Any self-respecting marketer knows this one – sell the benefits, not the features. How does using your product make someone’s life easier? Does it save them time? Does it save them money? Does it make them more money? 

Don’t be shy – tell them all about it.

9. Stir up curiosity 

Give away some information in advance – it can be an excerpt from your book or a sample of tips upfront and then require the user to fill in a form to claim the rest. You can also offer a free quote or web audit upfront but remember to ask for a certain level of commitment before you give away everything.

SocialTriggers nailed it by combining social proof with an irresistible offer:

Screenshot Source: CrazyEgg

10. Channel people’s attention 

Don’t be afraid to highlight what you want people to do. Got a blog and want more emails? Highlight the email capture box (you can even do a full screen as long as it’s easy to bypass). Break up the page. Don’t just slot in a button in the normal flow, change the format of the area around the button to highlight it even further 

SalesHacker does it really well where their email signup window pops up as you scroll down an article:

11. Add authenticity 

Doesn’t it look suspicious on Amazon when a product has 50 reviews and they’re all 5 stars? It does. Consider showing off some of the less damaging bad reviews. If you go back on Amazon and look at some of the most popular items you’ll see that plenty of them have 3 and 4-star reviews that are still positive.

12. Make it about them not you 

Why should visitors buy from you? It’s not because you’re the best at what you do, you’ve won x amount of awards or you have the best product. It’s because you’re going to build them a highly profitable website or your tool will save them hours in social media management. 

It all comes down to knowing who your ideal customer is and what are their pain points. If your landing page addresses the problem they’re trying to solve, your conversion rates will skyrocket.

Unbounce is very clear about what they can do for their customers:

13. Be clear & concise 

There’s nothing wrong with long copy, but it’s often better to be short and simple with your sentences, especially when you’re asking someone to do something. I realise long copy can’t always be avoided so if this is the case for you, test different length variations to find the sweet spot for your audience.

Also, keep your headlines and CTAs to the point – I’ve said it before but I’ll say it again: a confused customer buys nothing.

Dropbox never disappoints when it comes to simplicity:

Screenshot Source: CrazyEgg

14. Love the fold 

Reserve the space above the fold for key assets and messaging. I’ve mentioned before that people are lazy, that they skim instead of reading and I stand by it.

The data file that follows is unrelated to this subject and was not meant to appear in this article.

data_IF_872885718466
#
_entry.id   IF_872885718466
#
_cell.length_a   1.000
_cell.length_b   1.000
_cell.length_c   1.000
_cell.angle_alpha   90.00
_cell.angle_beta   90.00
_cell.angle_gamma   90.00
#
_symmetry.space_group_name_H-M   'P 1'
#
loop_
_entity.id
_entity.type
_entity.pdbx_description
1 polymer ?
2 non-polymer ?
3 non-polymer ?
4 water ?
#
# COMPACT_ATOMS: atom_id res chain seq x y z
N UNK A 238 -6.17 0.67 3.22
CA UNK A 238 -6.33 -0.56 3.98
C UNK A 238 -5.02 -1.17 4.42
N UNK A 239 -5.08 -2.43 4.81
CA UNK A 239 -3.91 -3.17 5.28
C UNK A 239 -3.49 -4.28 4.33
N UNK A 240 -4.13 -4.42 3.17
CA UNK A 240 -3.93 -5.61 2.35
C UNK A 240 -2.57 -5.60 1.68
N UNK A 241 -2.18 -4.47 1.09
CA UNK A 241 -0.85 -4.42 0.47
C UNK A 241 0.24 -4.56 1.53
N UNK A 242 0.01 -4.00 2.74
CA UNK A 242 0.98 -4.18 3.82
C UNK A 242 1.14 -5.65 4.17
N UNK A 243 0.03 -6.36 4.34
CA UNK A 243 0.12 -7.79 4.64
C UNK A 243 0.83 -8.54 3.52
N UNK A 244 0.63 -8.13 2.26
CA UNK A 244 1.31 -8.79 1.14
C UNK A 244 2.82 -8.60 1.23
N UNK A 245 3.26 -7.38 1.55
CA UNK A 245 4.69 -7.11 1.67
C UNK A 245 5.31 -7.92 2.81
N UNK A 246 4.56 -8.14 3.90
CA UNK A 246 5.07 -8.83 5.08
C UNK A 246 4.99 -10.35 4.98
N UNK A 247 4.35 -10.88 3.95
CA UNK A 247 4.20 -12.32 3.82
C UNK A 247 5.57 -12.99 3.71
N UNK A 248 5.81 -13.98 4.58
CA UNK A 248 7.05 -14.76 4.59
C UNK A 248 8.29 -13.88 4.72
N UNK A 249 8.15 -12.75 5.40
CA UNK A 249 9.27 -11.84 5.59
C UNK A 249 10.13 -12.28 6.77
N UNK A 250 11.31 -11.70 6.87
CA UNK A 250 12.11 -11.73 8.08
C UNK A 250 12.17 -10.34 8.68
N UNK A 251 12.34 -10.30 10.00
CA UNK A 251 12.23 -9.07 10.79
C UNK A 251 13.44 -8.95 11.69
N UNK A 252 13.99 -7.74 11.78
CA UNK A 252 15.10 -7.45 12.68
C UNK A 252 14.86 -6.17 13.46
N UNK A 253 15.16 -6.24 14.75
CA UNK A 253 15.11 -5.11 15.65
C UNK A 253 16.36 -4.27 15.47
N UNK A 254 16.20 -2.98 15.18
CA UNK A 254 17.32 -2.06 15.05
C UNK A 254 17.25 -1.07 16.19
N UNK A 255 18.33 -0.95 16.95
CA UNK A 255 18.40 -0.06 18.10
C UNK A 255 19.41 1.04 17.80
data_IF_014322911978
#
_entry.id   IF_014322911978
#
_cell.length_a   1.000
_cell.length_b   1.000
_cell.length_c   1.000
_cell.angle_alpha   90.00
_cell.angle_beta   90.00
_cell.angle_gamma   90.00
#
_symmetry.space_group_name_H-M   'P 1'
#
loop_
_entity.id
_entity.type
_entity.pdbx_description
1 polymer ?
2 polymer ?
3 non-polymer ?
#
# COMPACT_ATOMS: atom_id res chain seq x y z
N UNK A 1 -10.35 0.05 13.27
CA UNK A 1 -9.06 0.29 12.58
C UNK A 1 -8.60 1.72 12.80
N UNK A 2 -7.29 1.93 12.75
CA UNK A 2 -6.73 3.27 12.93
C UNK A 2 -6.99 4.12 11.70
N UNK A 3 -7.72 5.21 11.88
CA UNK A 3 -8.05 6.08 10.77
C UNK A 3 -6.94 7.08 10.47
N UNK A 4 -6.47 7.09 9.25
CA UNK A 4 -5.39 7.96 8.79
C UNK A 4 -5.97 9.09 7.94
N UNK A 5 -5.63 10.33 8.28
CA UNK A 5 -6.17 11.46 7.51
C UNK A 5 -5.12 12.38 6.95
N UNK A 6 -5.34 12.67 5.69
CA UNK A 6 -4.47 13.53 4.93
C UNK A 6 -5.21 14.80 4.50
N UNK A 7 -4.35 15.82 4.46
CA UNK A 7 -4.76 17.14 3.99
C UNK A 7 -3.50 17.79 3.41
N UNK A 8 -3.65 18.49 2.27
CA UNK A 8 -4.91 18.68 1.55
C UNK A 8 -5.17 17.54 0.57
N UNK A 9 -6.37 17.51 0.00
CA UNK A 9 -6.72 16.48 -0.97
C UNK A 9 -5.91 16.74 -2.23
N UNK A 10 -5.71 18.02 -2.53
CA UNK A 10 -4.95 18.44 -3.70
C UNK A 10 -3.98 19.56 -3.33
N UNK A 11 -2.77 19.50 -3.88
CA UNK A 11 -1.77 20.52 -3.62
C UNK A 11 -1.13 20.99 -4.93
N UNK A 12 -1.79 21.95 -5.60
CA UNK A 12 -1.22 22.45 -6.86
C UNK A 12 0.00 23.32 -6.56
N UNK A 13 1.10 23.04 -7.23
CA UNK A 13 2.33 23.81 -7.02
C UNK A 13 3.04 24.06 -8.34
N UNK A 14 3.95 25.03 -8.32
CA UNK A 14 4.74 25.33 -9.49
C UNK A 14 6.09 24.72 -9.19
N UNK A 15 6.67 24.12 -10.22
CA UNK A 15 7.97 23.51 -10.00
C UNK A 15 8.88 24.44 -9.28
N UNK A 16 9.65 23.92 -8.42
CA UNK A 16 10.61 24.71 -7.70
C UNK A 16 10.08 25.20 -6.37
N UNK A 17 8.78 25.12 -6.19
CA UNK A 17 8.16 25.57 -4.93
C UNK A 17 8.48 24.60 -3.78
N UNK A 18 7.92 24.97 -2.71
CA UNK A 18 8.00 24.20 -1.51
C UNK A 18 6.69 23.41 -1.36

You should always have a clear value proposition and a call to action visible immediately when someone lands on your website. 

GoogleDrive keeps the very basic information to get you started at the top (and offers more information as you scroll down):

15. Channel-based landing pages 

Use channel-specific landing pages or even better, campaign-specific landing pages. Whatever you are displaying in your ads should be what people see on your landing page – think one goal, one message, one action.

16. Show off subscriber or social media numbers 

Another great way of using social proof is to display the number of people using your site. If thousands of people like or use your brand already show it and the proof will speak for itself (without boasting).

This has been known to work well with Kickstarters and Crowdfunding, where once you hit about 30% of your target, you have a significantly higher chance of completing your campaign. 

Just take a look at Yumpu:

Screenshot Source: KlientBoost

17. Use directional clues 

Use pictures of people looking towards your CTA, or design your page to flow so that people naturally move from one key point to another, followed by your CTA. Saying that though, be careful not to make it too obvious – a big red flashing arrow pointing at your button may put people off. 

Daily Harvest did the trick when they pointed a … fig at their CTA:

Screenshot Source: Unbounce

18. Single column layouts 

Single-column layouts tend to work better than double or even triple column, particularly in the mobile version of a landing page for one simple reason: it’s easier to follow the page down constantly than have to keep heading back to the top to start the next column. 

Conclusion

As you can see for yourself after reading this article, there’s plenty that you can do about your landing page not converting as well as you want it to. And while these strategies are not guaranteed to work specifically for your brand, hopefully, they give you a general idea of what to avoid or what to aim for when optimising your pages.

Above all, test everything. You never know which element of your landing page could be the key to unlocking more leads and sales.

Do you have any landing optimisation tips that worked wonders for your business? Share them in the comments below – I’d love to hear all about them!

Will


Will is a Customer Journey Marketing consultant, specialising in CRO, CRM and Customer Experience. Will has over 7 years experience working across a range of consumer facing businesses and has worked for huge brands such as MyVoucherCodes, Europcar, JackpotJoy, Virgin Games and Virgin Bet.

W,Laurenson